“Yeah so it's about having information systems. So, it's important to have a structure where we have a forum where they concentrate on different topics to enhance the skills and knowledge or out staff across multiple areas.” Facility Manager, Regional Facility, ID16.

The ability of a senior manager to encourage the use of IT platforms was also linked to increased residential aged care efficiency and accuracy with documentation and quality reporting requirements, as emphasised by one General Manager who did not possess a health qualification.

“Senior managers must be aware of IT that can support quality reporting and compliance in line with its unique organisational profile. Senior managers must have knowledge regarding the operation of RACF IT platforms.” Facility Manager, General Manager, Regional Facility, ID9.

Another participant who possessed a tertiary qualification in Business and management experience within the hospitality industry strongly emphasised the importance of recognising finance’s role in quality improvement programs. This participant reflected that senior managers should possess the skills to effectively oversee the residential aged care financial position and ensure that appropriate resources are available to support high quality care.

“If you want to see quality outcomes, you need to know how to budget for quality staff, technology and other resources. Quality health care costs money.” Facility Manager, General Manager, Regional Facility, ID18.


Drawing on interviews with 19 individuals across 14 facilities in northern Australia, this study brings new knowledge regarding the leadership skills that Australian residential aged care senior managers perceived to be critical for promoting quality of care in often challenging regional, rural, and remote facility settings. Five domains of skills were identified by participants, including i) communication and relationship management skills; ii) stewardship skills; iii) professional development skills; iv) knowledge of the health care environment; and v) information technology and finance skills.

Overall, we found that participants emphasised communication and relationship management skills. Participants noted that senior managers’ ability to develop and nurture stakeholder collaborations, particularly those with clients’ families, regulatory bodies, and external service providers, was essential given the challenging resourcing environment in which many facilities operated. Communication and relationship management skills were also essential for workforce recruitment and retention in the face of resource shortages. Although often focused on health services generally rather than residential aged care, other studies have similarly identified effective staff communication strategies as an important leadership skill. Focusing on rural settings, for example, Lehmann et al. (2005) and Moosavi et al. (2020) showed that staff communication strategies often improve levels of employee job satisfaction [30, 31]. Moreover, the authors described the formation of mutual manager-employee relationships to enhance teamwork and self-reported employee well-being levels within an organisation [32].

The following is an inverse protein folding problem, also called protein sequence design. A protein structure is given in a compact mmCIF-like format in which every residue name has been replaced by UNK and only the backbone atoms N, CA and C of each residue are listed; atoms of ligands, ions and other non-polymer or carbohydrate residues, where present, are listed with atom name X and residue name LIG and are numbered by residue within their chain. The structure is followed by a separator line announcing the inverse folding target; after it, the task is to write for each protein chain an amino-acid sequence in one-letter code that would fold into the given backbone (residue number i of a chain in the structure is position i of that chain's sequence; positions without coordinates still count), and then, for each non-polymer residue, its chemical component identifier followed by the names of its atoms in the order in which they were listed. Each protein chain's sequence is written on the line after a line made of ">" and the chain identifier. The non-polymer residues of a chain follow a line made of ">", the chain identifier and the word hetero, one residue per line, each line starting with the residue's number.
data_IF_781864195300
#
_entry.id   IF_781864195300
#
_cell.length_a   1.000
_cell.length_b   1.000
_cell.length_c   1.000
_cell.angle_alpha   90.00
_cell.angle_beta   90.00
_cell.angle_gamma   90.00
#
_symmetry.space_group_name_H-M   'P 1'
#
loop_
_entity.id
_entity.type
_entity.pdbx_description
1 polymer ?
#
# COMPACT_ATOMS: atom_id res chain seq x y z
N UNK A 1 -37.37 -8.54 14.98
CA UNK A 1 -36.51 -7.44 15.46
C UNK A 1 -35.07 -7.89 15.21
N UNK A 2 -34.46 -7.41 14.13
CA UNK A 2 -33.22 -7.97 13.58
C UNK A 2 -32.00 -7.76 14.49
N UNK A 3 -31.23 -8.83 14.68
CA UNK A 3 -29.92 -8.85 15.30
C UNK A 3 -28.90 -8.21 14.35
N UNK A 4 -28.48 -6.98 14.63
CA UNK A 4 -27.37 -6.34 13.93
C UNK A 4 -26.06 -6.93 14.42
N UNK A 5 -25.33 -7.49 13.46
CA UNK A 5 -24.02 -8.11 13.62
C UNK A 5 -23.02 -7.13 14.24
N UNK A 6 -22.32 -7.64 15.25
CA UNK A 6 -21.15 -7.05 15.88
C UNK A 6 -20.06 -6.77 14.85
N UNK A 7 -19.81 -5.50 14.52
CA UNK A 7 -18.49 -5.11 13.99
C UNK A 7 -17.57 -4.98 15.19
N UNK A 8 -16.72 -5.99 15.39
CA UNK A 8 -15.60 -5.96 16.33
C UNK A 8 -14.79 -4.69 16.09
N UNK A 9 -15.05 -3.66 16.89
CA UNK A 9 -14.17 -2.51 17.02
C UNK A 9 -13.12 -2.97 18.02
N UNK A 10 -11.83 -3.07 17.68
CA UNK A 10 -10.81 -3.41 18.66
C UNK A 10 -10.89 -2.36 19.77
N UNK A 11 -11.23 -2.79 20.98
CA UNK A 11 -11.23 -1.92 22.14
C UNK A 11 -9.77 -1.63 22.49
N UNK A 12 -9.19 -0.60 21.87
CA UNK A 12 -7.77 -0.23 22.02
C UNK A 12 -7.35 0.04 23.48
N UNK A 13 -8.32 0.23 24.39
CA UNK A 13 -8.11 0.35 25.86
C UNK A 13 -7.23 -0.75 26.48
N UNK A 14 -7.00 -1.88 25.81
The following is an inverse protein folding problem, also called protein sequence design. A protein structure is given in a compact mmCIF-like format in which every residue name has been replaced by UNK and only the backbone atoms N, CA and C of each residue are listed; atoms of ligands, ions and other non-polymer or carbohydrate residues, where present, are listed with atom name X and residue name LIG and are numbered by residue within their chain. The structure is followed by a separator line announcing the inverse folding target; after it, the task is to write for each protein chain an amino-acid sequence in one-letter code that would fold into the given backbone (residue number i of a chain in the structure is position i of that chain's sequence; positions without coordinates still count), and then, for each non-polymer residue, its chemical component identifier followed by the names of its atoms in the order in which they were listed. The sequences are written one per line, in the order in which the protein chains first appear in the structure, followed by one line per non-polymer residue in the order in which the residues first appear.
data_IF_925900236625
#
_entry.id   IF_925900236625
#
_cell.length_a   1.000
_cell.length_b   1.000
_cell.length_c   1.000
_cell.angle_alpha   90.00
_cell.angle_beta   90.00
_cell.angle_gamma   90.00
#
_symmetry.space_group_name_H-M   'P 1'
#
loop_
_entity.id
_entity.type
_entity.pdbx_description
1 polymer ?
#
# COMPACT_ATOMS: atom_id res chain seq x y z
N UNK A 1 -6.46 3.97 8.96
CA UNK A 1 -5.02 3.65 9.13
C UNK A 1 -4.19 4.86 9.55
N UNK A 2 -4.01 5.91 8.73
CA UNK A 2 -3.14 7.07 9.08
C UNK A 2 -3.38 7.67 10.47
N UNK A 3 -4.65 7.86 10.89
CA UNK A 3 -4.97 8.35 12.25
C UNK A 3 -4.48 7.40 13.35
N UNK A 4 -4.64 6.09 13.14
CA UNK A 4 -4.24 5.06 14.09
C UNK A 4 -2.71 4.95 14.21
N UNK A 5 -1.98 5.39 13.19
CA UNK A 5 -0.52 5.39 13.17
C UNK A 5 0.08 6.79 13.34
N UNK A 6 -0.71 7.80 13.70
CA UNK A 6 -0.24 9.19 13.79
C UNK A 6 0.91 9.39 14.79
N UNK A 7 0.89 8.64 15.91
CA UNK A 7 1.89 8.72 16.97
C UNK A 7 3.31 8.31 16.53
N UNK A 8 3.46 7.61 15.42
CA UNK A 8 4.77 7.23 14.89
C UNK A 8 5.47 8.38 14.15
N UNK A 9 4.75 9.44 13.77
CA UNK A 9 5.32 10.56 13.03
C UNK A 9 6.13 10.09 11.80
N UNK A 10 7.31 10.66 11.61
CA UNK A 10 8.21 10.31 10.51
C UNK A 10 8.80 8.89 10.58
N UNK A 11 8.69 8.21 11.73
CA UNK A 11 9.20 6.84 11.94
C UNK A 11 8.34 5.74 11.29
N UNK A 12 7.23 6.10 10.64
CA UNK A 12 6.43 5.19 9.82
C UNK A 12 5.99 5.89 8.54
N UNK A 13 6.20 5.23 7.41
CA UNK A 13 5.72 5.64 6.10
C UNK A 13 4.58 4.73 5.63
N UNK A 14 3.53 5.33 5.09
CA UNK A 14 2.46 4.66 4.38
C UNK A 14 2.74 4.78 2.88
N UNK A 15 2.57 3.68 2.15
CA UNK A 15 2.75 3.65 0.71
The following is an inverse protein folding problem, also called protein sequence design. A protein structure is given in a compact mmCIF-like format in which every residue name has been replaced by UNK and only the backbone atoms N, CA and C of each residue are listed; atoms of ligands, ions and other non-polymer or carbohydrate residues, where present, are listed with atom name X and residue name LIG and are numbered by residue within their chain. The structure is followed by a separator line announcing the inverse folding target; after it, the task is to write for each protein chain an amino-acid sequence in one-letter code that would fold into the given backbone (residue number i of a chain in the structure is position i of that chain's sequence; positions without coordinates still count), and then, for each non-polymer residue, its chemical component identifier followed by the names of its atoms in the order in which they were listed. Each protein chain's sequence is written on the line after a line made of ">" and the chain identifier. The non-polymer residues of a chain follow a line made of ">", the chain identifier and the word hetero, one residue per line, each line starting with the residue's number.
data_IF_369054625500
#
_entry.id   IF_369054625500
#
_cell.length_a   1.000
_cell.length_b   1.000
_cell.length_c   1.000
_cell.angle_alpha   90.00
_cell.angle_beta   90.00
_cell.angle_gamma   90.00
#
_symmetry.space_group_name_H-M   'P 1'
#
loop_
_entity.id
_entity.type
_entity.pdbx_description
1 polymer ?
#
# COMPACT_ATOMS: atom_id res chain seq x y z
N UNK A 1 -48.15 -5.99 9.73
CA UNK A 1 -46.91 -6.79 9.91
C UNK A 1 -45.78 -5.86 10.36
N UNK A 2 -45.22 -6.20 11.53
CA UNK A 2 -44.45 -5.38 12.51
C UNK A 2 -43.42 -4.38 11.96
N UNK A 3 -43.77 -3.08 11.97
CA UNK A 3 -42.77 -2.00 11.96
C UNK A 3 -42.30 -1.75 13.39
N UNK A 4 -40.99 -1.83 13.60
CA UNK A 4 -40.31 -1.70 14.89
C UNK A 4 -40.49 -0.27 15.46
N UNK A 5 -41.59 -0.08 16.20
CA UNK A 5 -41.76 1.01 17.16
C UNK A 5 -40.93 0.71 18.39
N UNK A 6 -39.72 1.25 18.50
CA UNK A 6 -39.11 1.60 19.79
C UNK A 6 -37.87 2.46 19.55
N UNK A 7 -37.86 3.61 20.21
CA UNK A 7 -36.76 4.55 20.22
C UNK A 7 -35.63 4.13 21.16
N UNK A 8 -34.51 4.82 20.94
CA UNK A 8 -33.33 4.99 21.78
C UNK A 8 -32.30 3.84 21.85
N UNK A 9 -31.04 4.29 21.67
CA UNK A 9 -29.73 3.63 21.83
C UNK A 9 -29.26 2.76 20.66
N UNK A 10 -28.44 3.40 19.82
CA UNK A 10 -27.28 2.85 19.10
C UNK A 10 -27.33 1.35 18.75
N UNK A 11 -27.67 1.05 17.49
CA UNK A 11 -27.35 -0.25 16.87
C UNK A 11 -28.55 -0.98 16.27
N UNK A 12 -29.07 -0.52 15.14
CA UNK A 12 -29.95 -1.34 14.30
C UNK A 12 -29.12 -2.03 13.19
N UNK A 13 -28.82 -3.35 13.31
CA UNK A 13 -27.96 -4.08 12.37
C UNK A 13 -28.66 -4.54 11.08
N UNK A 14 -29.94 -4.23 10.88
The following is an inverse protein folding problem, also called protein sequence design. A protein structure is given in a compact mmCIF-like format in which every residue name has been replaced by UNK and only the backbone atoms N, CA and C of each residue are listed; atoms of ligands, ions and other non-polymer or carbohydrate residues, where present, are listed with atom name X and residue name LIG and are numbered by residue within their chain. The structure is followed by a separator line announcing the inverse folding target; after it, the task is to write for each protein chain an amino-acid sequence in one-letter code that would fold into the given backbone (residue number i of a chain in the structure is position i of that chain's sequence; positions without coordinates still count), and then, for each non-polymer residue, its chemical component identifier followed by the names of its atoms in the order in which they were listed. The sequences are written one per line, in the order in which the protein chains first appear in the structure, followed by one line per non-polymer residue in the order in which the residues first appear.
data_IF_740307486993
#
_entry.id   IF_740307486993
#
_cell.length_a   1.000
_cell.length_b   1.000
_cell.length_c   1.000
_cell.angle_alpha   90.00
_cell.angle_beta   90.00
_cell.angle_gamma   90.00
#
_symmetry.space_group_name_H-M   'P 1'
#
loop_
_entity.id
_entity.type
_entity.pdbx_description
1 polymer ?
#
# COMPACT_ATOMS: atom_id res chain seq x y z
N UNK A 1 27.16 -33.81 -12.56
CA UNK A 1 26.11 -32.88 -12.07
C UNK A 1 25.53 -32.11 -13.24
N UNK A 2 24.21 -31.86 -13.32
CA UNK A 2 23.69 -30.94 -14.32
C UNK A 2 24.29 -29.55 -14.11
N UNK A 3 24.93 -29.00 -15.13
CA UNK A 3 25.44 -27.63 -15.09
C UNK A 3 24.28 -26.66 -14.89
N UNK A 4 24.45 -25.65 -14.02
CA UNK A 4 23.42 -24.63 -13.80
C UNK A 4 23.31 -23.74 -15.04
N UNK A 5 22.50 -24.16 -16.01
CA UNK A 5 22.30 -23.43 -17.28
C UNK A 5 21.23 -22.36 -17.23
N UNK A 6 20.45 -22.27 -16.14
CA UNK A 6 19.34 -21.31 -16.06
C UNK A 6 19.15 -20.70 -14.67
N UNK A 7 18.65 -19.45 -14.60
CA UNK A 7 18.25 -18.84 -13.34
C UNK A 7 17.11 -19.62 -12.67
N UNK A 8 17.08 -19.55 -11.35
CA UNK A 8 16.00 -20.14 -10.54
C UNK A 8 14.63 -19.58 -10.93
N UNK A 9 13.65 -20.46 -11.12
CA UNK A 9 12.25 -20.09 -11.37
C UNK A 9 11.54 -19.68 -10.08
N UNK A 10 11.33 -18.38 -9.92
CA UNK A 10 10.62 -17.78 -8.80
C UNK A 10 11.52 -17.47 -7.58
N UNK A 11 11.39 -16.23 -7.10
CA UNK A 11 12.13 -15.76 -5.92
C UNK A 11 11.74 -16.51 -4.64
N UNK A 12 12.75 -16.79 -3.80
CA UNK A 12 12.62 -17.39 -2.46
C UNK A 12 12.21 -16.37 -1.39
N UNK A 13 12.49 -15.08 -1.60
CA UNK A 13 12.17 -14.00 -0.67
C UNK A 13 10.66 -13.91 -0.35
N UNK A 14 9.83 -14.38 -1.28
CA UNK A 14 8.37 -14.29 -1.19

Relatedly, stewardship skills, such as the ability to competently interpret and translate the increasingly complex regulatory requirements of the Australian aged care sector into facility-level strategies and operations, were noted as important. These findings draw attention to the importance of understanding the unique regulatory requirements of the aged care sector, and align with what is known about the importance of stewardship skills in mainstream healthcare. In a study involving healthcare managers in Swedish hospitals, for example, Andreessen et al. (2016) suggest that senior managers play an important role in supporting organisational change and should possess the knowledge to inspire new approaches to quality care [33]. Moreover, health care leaders contribute to strategic directions through their participation in senior-level decision-making about patient flow and staffing, quality improvement activities, and continuous learning opportunities to improve overall care delivery [34].

Findings from the current study support the importance of residential aged care senior managers’ having adequate health knowledge to influence quality of clinical care, with a sub-set of participants reflecting on the importance of health knowledge for designing and overseeing efficient, effective and client-centred clinical care. Participants with formal health qualifications reported knowledge of health professional scope of practice as important for assessing and monitoring the quality performance of staff. Such findings align with previous research in mainstream settings showing effective clinical leadership is linked to various functions [35] such as the achievement of regulatory objectives and timely care delivery [36]. In both mainstream and residential aged care settings, clinical knowledge is important to a manager’s capacity to form and enact quality-improvement systems [37]. To monitor compliance within these systems; however, findings from the current study additionally pointed to the importance of leadership skills to engage with and promote contemporary IT platforms as a strategy to enhance the accuracy and efficiency of quality reporting.